Sunday, May 23, 2010

Stages of songwriting

Lately, the writing of my songs has followed a similar pattern. It goes something like this:
  1. The idea

    Hey, that's a great line/melody/concept/whatever. Let's explore this further!

  2. Initial efforts

    One-stanza verses will probably work for this song. Here's a good rhyme for that first line I wrote.

  3. Stumbling blocks and avoidance

    I don't know how to write my way out of the issue I'm having. I can't think of any more words. I'm bored. Let's do something else.

  4. Long period of inactivity

    La la la la la.

  5. Self-discipline

    Dammit, I don't care if you're not feeling inspired right now. We are going to MAKE ourselves think about this.

  6. Slow regaining of interest and momentum

    I made a rhyme! Yay!

  7. Total obsession

    What could go here? What could go here? What could go here? What could go here? What could go here? What could go here?

  8. Completion

    Did I just finish this thing? Yeah, no blank spaces left. I wrote a song! Go me!
It's a process that mostly works, I suppose. I just need to eliminate step #4.


DeppityBob said...

I'm wondering where denial, anger, bargaining, depression, and acceptance come in.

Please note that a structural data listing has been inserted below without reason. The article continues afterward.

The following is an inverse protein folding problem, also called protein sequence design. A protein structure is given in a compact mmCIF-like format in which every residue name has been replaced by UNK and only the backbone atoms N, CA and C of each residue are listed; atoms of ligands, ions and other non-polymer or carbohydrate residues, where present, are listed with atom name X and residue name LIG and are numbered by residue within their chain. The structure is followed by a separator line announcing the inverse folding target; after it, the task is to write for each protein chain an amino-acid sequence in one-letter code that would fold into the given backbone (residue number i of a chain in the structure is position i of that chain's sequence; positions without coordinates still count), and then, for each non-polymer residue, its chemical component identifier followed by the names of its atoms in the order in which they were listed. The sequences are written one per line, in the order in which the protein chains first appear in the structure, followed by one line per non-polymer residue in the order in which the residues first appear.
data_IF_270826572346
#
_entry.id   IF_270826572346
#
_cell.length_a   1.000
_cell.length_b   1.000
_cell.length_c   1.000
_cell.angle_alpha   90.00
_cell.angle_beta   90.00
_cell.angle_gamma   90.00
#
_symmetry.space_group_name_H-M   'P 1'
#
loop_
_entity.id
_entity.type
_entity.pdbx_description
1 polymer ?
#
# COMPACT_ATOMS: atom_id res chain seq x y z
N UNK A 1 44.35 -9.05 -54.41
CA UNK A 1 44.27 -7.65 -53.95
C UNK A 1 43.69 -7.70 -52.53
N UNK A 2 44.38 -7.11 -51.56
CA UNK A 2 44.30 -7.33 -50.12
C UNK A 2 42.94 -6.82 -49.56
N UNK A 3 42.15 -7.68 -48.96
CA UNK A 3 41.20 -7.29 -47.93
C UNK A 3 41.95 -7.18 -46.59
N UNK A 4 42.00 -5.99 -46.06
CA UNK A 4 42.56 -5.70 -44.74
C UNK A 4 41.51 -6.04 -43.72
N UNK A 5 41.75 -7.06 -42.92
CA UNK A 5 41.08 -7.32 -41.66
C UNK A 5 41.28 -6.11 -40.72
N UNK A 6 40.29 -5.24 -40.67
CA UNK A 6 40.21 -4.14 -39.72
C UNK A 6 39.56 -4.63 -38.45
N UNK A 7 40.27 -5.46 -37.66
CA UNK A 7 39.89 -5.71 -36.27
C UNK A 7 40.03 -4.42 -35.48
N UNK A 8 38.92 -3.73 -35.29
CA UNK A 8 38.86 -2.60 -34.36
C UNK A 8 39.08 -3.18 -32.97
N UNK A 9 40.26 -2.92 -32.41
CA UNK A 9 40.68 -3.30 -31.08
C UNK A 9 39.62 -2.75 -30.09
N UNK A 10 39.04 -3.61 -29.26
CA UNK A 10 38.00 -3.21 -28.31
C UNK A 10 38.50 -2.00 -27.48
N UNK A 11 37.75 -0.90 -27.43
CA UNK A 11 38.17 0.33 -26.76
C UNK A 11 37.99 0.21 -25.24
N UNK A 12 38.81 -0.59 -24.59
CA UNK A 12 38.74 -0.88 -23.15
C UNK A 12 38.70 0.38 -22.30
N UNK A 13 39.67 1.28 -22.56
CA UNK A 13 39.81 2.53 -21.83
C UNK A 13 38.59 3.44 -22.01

cinderkeys said...

Somewhere between admitting we had a problem and making a fearless moral inventory.

John Wenger said...

It seems to me that when it comes to writing prose, you have none of these problems. The stuff you write is effortless and brilliant. Do you have any idea how good it is?

cinderkeys said...

Wow, thanks. But it sounds effortless because you're reading my final drafts. An essay doesn't reveal how long it took to write it, or how many times it was revised.

David Powell said...

I am so, so familiar with #3-7. Wish I were more familiar with #8.

cinderkeys said...

There's a distinct advantage to creating works that clock in at around 2.5 to 5 minutes.

Jannie Funster said...

After my obsession phase I often have a cooling-off period. Do you?


Nunber 4, ah number 4, I struggle with that too. :)

cinderkeys said...

A cooling-off period is pretty normal. It depends on how quickly the actual results come once the obsession begins. But at least it's still easier to step back in -- the spell of avoidance is more likely broken.

Tom Slatter said...

I don't think number 4 is a bad thing.

In fact I think it might be necessary - sometimes a song needs to be left alone at the back of your subconscious to ferment and mature.

cinderkeys said...

I agree in principle. I may be at that point now with the latest song, or at least the part of the song currently giving me trouble. But how long do you think the fermentation period should last? A couple of weeks seems OK. A couple of months might be excessive, unless you're dealing with a much deeper problem than "what can I rhyme this with."

(BTW, you got my 10 Tips e-mail, right?)